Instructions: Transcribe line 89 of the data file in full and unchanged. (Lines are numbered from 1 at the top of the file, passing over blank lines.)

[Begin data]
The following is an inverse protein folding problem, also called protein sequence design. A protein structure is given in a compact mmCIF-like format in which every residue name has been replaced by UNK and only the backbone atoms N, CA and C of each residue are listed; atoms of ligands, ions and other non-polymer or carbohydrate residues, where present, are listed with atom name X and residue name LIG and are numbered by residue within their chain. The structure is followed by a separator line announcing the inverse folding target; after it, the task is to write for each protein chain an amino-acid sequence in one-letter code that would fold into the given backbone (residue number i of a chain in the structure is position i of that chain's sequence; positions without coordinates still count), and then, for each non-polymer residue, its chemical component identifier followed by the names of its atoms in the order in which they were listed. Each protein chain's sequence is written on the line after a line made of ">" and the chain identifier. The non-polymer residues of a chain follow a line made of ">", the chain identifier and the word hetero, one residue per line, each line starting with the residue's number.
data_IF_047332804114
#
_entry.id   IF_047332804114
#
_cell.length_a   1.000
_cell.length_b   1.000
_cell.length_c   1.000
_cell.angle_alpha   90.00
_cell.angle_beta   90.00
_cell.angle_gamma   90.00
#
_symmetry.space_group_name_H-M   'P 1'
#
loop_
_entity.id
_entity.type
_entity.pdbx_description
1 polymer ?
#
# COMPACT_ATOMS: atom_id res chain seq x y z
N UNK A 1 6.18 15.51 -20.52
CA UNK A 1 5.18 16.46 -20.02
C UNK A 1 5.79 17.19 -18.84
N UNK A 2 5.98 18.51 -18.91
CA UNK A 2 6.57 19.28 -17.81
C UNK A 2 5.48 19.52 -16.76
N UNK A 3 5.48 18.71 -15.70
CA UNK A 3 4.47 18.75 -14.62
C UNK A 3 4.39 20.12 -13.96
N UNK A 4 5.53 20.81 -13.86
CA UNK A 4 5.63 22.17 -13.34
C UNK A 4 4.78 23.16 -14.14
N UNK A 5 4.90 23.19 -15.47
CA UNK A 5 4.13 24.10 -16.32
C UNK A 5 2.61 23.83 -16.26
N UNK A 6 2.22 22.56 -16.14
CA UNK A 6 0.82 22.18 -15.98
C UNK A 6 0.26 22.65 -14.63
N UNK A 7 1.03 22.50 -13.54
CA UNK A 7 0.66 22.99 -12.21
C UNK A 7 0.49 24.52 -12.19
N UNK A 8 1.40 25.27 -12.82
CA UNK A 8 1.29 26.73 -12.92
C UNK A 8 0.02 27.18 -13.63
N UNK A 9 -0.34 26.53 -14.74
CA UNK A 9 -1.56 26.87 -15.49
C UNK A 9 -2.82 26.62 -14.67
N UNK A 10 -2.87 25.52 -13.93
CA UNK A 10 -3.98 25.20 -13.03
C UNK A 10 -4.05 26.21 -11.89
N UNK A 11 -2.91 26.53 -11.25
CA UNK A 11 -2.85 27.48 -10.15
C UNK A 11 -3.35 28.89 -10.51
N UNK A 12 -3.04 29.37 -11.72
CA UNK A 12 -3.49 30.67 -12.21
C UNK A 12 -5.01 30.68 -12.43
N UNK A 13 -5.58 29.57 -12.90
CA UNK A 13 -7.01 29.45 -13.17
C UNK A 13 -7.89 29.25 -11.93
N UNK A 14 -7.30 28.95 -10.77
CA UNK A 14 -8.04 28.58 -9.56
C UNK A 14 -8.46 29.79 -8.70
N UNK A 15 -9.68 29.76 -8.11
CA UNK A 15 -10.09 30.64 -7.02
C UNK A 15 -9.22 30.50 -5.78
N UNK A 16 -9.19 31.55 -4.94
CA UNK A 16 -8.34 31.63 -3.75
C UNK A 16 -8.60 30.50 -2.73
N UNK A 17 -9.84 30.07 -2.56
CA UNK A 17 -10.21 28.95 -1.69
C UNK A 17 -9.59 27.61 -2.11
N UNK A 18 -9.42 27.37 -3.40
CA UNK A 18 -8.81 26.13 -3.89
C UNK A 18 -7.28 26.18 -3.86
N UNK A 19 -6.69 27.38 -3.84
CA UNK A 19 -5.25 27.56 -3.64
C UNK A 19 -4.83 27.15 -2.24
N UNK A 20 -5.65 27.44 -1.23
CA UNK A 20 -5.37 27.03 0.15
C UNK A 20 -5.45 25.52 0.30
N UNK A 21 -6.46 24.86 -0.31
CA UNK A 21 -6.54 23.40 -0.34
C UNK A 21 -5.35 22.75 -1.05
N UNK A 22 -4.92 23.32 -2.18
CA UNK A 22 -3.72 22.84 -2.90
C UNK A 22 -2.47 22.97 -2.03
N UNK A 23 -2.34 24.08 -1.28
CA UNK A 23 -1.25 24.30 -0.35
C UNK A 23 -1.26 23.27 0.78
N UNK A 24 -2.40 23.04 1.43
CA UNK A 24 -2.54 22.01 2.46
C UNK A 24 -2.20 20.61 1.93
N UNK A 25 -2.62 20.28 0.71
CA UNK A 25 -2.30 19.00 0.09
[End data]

CA UNK A 23 -1.25 24.30 -0.35